Bistro 990 (990 Bay Street) will shut its doors on March 17th.
Vegan chef Doug McNish‘s first book Eat Raw, Eat Well will be published on March 20th. It’s available for pre-order at various online booksellers already.
Tori’s Bakeshop opens today at 2188 Queen Street East offering vegan, organic and refined sugar-free goodies like pies, cakes, cookies, donuts and more to the folks in the Beach.
You should go:
Tonight at The Depanneur (1033 College Street) the drop-in dinner is tamales by Holy Tamale. Vegan-friendly corn tamales with sweet potato, apple, onion and spices. Plus “drunken beans” and green rice – all for $10. An extra $2 will keep the carnivores happy with some chorizo.
Over the years, I’ve heard a lot of excuses as to why people don’t make the effort to shop at farmers’ markets, with the most oft-heard one being that there just isn’t anything accessible and easy to get to. This has changed considerably in the past couple of years, and downtown Toronto now has over 20 separate markets, with at least one market taking place every day of the week during the summer and early autumn.
Which begs the question – have we hit a saturation point? Are markets the new Starbucks with two on every corner?
On Thursdays in the downtown core, there are now three separate markets within walking distance of each other. The market at Metro Hall is the most established of these, with a selection of vendors who are predominantly farmers. There are many vendors selling the same in-season produce, but this tends to create a healthy competition that keeps prices reasonable. During the lunch hour, there are live performances, and half a dozen food vendors along the south end of the square selling everything from Caribbean food to crepes to peameal bacon on a kaiser.
The world of the professional kitchen is a far cry from cooking at home – in so many ways – but the most obvious is the scale on which restaurants work compared to the home cook. Chefs dedicated to offering dishes made from the best ingredients spend a lot of time tracking down the products – and producers – who can consistently provide them with a quality product.
For years, most restaurants have worked with restaurant supply companies or importers at the food terminal, and the idea of working directly with local farmers seemed painstaking and difficult. How could a chef know which local farmer could supply enough potatoes for their famous frites? Or which grass-fed beef was the best?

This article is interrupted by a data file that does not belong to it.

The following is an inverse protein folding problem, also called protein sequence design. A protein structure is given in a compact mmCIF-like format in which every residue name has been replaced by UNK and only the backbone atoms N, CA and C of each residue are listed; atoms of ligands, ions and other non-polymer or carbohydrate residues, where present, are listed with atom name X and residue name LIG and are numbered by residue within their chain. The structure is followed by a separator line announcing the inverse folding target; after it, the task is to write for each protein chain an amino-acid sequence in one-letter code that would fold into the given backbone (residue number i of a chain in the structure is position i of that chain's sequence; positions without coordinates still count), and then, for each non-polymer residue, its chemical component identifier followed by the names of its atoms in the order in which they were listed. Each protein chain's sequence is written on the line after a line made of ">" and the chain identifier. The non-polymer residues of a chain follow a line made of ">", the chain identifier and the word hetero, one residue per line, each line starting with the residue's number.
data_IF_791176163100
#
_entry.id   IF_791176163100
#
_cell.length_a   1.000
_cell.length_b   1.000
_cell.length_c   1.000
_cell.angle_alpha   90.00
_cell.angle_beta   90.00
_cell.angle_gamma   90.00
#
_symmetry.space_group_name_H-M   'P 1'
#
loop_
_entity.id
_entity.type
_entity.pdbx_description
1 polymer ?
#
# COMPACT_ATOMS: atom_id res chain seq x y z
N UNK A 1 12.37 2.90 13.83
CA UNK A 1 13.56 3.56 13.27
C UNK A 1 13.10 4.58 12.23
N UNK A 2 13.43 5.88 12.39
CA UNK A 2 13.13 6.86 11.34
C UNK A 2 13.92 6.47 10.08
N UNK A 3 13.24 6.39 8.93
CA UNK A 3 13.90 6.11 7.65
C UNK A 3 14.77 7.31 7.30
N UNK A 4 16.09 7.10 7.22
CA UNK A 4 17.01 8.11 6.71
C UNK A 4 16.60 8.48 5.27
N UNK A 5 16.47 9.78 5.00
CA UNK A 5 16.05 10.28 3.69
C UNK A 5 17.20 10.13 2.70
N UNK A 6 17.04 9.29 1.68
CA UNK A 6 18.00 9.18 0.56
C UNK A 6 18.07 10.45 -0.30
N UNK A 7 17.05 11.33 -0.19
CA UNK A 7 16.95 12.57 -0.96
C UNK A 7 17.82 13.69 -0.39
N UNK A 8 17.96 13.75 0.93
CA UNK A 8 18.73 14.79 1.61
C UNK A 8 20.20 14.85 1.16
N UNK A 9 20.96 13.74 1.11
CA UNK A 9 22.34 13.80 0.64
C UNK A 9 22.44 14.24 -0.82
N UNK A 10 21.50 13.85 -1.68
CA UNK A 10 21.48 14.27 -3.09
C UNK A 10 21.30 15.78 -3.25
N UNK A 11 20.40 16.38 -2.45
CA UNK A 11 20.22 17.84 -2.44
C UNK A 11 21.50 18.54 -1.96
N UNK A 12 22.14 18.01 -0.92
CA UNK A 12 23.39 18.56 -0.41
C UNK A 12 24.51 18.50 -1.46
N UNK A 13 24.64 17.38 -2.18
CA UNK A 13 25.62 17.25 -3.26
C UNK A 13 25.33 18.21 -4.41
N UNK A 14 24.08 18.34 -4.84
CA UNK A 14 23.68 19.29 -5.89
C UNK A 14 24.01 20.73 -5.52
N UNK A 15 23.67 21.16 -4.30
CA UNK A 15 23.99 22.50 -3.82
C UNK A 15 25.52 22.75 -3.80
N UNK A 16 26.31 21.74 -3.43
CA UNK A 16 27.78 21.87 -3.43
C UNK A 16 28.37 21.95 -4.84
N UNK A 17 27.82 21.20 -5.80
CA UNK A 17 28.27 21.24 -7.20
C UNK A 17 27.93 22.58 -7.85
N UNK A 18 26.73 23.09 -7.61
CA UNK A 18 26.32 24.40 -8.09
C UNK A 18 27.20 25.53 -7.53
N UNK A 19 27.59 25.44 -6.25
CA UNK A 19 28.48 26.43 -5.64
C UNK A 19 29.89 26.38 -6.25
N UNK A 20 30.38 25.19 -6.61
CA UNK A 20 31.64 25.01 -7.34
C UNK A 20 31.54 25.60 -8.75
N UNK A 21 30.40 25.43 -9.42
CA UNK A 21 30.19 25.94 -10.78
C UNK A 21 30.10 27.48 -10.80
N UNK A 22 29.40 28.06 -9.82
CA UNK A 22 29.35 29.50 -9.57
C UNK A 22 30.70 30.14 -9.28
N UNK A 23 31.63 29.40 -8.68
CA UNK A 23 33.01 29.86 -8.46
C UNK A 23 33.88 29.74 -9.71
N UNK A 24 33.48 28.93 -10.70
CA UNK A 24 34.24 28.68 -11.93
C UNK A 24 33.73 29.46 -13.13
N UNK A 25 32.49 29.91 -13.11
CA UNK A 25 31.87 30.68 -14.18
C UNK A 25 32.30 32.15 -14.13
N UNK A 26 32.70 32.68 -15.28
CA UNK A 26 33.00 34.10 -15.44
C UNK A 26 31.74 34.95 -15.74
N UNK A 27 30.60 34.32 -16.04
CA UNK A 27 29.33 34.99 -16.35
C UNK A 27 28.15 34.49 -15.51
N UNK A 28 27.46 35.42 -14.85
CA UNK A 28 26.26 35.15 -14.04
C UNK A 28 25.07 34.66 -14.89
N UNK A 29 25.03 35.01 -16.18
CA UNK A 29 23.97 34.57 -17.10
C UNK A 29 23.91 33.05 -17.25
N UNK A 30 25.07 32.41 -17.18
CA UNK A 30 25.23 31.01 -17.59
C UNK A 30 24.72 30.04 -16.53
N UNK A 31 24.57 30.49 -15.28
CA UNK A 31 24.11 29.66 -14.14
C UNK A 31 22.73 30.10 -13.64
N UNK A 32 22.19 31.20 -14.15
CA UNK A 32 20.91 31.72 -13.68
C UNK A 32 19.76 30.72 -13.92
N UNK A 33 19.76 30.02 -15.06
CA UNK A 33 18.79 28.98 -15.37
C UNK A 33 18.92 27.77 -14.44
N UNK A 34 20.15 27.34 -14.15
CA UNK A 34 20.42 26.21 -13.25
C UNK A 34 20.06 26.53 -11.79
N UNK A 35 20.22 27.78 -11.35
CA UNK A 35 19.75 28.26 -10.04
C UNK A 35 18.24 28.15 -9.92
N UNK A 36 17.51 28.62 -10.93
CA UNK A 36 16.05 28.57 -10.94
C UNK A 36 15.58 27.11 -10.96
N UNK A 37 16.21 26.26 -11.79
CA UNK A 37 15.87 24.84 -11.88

The idea of bringing chefs and local farmers together has gained momentum in the past few years as the local food movement has taken hold in the GTA. With more than 20 farmers markets for individuals spread out across the city, wouldn’t it be a great idea to set up a farmers’ market just for chefs? A place where farmers and chefs could meet, where wholesale orders of large quantities could be accommodated and where a chef could put in an order and it could be delivered to their kitchen door.
The trend of eating locally, while nothing new for many people, seems to have brought some additional concerns with its renewed popularity. Maybe it’s the necessary role food plays in our lives, but we as consumers seem to want a lot more from our food shopping experience than any other shopping we do. Where we are encouraged to get to know the people selling and creating the food we eat, this philosophy doesn’t seem to extend toward other items we purchase. No one is insisting we develop an ongoing relationship with our real estate agent, or form a “community” with the salegirls from the Gap. Heck, for that matter, the “buy local” trend seems to go no further than food, as the same people who search out wheat grown within a 100-mile radius have no qualms whatsoever about wearing yoga pants made in China, or shoes that have come from Italy.
No, we have a twisted and sometimes perverse relationship with food and with the act of procuring said food. We’re no longer content to just go, shop and bring the stuff home. Now we need events, family-friendly activities, entertainment, a sense of community and added value. That’s a lot for your average farmer and a table of tomatoes to live up to.